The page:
Urban interactions and spatial structure
AbstractThis article specifies and solves a model of endogenous spatial interactions where agents choose to visit a particular location to interact with others. Equilibrium fails to achieve first-best levels of visits and population density. A construction subsidy can restore second-best efficiency, but not first-best because it does not operate on the visit margin directly. A transportation subsidy can achieve first best. This result--which contrasts with earlier work--comes from treating interaction as a choice variable, rather than focusing on population density, a correlate. Developers are unable to implement even second-best efficiency because of their limited control over a city's land area. Copyright 2007, Oxford University Press.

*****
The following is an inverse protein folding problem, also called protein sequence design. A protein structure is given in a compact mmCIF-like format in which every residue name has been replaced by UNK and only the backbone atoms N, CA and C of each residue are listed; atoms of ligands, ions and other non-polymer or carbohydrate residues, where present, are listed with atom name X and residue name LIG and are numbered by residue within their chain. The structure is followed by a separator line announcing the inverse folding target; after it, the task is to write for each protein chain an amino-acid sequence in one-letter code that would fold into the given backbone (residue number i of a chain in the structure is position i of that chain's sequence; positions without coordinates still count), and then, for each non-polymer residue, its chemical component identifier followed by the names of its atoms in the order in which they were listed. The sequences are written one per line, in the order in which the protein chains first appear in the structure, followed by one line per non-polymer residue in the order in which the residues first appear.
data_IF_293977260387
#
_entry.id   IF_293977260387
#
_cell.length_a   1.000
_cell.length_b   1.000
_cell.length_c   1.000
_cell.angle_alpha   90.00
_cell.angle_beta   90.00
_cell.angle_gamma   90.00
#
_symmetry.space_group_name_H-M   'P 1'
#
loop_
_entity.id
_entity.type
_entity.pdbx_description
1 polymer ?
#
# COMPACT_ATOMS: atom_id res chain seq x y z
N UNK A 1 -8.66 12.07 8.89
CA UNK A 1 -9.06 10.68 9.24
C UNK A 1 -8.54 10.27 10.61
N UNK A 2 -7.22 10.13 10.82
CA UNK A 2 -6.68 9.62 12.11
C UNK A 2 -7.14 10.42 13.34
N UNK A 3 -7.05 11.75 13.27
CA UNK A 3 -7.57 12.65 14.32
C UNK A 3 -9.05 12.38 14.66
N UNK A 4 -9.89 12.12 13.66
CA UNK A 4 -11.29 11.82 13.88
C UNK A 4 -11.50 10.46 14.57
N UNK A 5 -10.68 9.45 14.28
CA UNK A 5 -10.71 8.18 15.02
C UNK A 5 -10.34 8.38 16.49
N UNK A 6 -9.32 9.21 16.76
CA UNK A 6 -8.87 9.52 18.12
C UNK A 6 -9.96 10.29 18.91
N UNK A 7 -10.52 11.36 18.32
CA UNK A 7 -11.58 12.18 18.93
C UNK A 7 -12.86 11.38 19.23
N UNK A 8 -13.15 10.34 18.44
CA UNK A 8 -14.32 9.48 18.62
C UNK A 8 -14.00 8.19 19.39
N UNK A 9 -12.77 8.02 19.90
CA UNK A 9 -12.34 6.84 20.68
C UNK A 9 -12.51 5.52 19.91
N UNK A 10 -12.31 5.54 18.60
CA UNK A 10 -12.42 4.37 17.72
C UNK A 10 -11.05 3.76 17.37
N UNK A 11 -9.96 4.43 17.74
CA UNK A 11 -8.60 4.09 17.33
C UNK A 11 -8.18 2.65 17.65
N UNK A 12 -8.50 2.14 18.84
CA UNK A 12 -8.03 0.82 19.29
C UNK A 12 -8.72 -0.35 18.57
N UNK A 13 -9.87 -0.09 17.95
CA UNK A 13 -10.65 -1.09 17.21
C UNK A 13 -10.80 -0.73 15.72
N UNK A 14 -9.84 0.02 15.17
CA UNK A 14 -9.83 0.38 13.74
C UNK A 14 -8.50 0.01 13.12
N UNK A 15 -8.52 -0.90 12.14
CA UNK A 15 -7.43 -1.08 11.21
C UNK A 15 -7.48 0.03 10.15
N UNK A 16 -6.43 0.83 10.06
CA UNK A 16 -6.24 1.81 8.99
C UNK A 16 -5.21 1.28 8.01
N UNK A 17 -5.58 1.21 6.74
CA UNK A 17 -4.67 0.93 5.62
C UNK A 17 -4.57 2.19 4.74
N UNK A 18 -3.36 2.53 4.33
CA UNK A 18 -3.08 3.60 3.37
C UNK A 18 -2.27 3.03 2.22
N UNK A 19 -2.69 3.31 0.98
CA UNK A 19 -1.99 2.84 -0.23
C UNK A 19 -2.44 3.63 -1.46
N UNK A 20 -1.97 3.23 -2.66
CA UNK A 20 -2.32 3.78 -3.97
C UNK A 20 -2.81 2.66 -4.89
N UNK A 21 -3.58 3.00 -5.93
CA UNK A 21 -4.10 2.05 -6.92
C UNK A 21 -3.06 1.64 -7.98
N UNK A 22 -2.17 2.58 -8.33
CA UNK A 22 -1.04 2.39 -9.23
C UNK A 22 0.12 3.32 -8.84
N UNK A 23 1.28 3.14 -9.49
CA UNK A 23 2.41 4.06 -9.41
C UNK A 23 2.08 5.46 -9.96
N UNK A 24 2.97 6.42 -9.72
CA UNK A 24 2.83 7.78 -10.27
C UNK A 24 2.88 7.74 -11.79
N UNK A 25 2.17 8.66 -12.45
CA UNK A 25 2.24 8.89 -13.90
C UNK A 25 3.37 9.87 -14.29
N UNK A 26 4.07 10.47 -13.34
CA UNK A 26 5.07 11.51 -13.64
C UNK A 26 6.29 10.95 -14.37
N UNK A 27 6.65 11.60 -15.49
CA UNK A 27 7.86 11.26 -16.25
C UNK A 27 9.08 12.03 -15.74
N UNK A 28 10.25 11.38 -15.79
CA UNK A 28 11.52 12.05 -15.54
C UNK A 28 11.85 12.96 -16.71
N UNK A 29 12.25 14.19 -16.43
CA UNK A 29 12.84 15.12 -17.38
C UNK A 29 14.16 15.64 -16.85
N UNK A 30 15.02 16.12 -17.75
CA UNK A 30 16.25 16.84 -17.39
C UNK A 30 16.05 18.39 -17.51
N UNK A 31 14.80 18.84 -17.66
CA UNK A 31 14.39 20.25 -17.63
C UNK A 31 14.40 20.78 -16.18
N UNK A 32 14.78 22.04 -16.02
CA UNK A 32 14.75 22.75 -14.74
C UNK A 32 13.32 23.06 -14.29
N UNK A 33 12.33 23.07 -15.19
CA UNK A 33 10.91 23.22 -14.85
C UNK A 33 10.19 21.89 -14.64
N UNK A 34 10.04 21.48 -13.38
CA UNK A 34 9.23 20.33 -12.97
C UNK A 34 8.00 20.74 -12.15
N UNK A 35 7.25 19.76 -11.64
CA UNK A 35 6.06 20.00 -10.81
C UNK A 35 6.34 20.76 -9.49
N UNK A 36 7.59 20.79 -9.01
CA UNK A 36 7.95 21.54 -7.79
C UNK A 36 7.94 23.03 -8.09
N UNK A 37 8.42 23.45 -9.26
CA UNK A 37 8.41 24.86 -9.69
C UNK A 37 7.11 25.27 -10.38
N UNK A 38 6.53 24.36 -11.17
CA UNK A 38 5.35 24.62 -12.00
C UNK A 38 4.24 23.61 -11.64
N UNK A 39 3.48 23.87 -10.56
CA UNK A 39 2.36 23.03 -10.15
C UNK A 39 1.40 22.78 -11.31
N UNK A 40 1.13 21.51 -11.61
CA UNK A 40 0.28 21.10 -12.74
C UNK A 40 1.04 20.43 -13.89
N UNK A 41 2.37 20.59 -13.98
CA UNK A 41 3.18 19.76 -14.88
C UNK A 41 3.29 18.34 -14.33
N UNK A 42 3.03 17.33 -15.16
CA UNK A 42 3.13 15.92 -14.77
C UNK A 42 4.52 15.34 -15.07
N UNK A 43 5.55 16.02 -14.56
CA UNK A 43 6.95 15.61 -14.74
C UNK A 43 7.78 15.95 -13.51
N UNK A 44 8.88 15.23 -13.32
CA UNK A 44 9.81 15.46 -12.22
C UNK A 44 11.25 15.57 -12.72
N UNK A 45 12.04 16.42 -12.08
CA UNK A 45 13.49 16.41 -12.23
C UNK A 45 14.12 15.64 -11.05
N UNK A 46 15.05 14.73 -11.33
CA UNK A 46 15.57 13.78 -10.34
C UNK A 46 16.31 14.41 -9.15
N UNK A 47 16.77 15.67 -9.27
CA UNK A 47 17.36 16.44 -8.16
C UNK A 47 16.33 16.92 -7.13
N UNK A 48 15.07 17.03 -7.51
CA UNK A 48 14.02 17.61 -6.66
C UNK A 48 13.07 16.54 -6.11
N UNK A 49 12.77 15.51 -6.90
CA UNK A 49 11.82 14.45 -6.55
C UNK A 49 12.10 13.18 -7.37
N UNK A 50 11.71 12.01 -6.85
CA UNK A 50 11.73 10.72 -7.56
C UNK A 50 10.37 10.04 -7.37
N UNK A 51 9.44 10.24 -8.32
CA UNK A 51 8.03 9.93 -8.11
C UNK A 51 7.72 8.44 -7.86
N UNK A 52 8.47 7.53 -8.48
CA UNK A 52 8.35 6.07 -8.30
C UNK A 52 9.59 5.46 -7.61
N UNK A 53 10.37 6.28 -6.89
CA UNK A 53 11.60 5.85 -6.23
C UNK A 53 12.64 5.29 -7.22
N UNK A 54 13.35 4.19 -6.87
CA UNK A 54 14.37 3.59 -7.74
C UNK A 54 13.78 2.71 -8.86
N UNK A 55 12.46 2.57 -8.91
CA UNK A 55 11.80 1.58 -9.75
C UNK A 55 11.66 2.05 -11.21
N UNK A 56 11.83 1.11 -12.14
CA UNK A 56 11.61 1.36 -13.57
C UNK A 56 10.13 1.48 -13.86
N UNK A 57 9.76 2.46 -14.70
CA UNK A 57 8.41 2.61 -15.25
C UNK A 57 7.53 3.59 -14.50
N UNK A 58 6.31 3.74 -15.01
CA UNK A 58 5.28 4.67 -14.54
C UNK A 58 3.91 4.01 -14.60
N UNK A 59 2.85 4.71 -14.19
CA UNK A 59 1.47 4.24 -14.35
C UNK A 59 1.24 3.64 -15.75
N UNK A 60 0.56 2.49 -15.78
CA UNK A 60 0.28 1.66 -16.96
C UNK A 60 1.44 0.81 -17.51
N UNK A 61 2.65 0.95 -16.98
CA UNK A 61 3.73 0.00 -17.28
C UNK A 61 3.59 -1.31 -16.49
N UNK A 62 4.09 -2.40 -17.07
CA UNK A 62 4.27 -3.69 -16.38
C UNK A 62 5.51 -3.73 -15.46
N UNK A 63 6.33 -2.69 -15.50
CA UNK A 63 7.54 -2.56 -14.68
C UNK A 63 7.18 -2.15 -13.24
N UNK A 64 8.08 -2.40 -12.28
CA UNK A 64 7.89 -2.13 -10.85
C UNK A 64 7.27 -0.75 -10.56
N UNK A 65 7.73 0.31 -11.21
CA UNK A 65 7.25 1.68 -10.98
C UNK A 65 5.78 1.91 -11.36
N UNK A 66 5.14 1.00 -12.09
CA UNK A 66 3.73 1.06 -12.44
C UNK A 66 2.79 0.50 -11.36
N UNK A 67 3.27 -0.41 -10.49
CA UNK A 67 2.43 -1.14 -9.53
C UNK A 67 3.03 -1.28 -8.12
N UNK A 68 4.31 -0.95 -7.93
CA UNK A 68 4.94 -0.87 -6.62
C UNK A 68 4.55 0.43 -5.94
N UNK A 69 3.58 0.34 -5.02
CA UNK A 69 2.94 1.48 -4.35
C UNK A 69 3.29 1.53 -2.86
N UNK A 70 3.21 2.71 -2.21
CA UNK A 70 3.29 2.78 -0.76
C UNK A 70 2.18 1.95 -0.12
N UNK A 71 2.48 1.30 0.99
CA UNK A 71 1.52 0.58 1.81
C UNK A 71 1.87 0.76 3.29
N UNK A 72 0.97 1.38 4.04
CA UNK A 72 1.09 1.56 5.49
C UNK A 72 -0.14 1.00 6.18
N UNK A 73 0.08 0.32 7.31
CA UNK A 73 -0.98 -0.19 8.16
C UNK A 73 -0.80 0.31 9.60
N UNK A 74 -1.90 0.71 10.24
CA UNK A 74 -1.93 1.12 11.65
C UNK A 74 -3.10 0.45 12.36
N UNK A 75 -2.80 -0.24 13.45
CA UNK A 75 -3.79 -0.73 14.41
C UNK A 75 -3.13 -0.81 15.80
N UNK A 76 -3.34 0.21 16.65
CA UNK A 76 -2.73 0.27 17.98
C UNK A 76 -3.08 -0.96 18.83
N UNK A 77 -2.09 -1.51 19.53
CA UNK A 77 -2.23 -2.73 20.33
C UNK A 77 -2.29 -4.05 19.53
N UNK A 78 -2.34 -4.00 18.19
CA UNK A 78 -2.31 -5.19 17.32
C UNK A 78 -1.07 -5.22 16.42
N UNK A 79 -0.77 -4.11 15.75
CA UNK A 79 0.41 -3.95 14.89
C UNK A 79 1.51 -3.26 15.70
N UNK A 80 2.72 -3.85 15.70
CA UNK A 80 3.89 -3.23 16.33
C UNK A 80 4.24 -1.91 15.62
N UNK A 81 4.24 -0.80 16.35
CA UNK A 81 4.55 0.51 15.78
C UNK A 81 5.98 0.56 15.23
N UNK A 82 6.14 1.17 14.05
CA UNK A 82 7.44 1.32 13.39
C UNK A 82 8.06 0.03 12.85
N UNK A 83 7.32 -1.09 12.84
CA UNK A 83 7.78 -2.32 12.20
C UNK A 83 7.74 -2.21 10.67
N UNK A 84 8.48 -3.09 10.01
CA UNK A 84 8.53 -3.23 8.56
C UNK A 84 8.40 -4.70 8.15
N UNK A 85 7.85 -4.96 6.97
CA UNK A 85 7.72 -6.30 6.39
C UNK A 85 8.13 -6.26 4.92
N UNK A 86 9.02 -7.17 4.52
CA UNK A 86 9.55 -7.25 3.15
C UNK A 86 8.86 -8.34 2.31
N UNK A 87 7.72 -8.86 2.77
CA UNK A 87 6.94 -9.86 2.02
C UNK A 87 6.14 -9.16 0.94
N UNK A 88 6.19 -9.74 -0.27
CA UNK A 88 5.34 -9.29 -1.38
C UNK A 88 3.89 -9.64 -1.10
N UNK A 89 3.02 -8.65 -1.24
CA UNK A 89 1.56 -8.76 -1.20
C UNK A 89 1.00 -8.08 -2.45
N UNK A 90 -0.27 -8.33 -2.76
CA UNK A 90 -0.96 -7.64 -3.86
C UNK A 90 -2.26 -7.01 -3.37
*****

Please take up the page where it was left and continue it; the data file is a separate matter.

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Bibliographic InfoArticle provided by Oxford University Press in its journal Journal of Economic Geography.
Volume (Year): 7 (2007)
Issue (Month): 2 (March)
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